Decoding Wittgenstein’s Stonborough Villa

Akira Koyama

God does not reveal himself in the world. The facts all belong only to the task and not to its performance.

— Ludwig Wittgenstein [1]

In the 1980s, the beginning of widespread personal computing, we didn’t buy readymade software like today. Every night found me frantically writing a thousand lines of program. The first image I made with CAD was a wireframe drawing of Ludwig Wittgenstein’s Stonborough Villa, the only building he designed. Beyond the dithered lines floating on the monitor spread an infinite unknown. It was while inputting the XYZ coordinate data to generate the image that I first noticed something odd about the orientation of the door handles.

Machines to make humans think, 1989 Paris from Kristin Feireiss’s Paris – Architecture et utopie, 1989.

Computers have neither gears nor engines; they are language machines. As I did more programming, I came to appreciate this language in and of itself. I also began to create architecture-based works dealing with the synergies of human ideas projected via programs. I wasn’t interested in ‘machines to think like humans’ so much as ‘machines to make humans think’. In looking at computers, I wanted to overturn prevailing notions of artificial intelligence (AI) and robotics to explore human-machine relations in an unprecedented way. The aim was to bring the intrinsic sensibilities of computers into the real world, rather than projecting human ideas onto computers.

I always had in mind Wittgenstein’s thinking about the workings of human language, specifically his contrasting propositions in Tractatus Logico-Philosophicus (1921) and Philosophical Investigations (1953). The difference between these two works eventually led me to the idea of computers as ‘machines that operate in natural human language’ via the conventions of programming language. Gradually, my interest shifted from computers to the ‘riddles’ of Wittgenstein’s thoughts. How had the change from Tractatus Logico-Philosophicus to Philosophical Investigations come about? Perhaps it has something to do with Stonborough Villa, which he designed and had built between the two books. 

The first time I visited the Stonborough Villa I couldn’t see it as anything but an empty void. But I soon began to question the significance of its doors. Might Wittgenstein have been trying to express something in the doors that connected room to room? By reinterpreting it as an architecture of doors, it could be possible to uncover some connection between the building and his philosophy, or even some relation to contemporary computing. Were his first and second books progressive developments in the timeline of his thinking, or were they programmed as two different ideas from the beginning? Could the Stonborough Villa offer any clues? Was there some numerical order to the spatial composition? And could the placement of left or right door handles reveal meaning?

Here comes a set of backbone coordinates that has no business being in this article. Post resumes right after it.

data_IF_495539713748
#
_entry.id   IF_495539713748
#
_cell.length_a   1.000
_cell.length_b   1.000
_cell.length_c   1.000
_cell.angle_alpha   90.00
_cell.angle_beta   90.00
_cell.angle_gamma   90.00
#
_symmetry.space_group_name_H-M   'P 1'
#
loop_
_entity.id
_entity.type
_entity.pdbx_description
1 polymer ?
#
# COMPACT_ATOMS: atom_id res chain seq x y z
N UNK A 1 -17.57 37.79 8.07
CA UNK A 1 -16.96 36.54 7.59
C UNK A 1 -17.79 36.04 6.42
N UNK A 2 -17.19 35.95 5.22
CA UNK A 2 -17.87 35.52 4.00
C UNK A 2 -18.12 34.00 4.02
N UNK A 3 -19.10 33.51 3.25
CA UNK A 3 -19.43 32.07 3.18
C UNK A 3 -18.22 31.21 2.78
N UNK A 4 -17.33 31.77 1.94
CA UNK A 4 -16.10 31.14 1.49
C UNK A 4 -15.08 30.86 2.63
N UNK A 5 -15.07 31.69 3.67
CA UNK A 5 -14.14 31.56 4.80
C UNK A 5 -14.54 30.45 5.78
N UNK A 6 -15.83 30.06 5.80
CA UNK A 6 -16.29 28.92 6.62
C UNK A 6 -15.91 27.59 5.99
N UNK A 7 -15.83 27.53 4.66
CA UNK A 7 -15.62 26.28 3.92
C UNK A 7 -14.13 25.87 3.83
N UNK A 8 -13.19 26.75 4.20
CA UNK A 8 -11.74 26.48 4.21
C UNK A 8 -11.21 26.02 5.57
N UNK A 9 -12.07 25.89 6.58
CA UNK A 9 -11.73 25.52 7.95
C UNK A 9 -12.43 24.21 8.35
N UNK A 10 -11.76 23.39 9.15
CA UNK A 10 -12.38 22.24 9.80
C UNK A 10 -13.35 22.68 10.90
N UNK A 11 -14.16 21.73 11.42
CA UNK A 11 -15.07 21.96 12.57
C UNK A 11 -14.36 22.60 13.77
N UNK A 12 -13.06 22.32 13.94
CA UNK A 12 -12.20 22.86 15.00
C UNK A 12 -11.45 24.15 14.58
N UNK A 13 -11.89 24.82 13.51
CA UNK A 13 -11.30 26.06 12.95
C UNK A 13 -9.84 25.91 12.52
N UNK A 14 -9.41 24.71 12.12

Stonborough Villa, Vienna. © Akira Koyama.
View from Hall to Living Room (left) and Breakfast Room (right) from Paul Wijdeveld’s Ludwig Wittgenstein, Architekt, 1993.

The ground floor of the Stonborough Villa centres on the main entrance hall (Halle) encircled by a breakfast room (Früstückszimmer), living room (Wohnzimmer), salon (Salon), and dining room (Speisezimmer). When entering the hall from the entryway, the left-hand wall and its doors are transparent glass, through which can be seen a terrace. The opposite right-hand wall is opaque and features a steel door to the salon. 

The symmetries continue in the four adjoining rooms. Each has a wall with symmetrically placed doors whose numbers increase 1 – 2 – 3 – 4 in anticlockwise progression from the breakfast room (1 door) to the dining room (4 doors), but otherwise, there are no decorative elements anywhere. Lighting consists of bare light bulbs on the ceiling, the walls are stark white with doors as the sole features. An arsenal of built-in climate control mechanisms — huge counterweighted iron shutters that raise out of the basement, heated flooring, forced air heating, a complex system of built-in blinds and roll-away screens — all serve to create an unobstructed room-to-room schematic, an interior of enigmatic empty voids wherein all detail has been erased, save for the door apertures.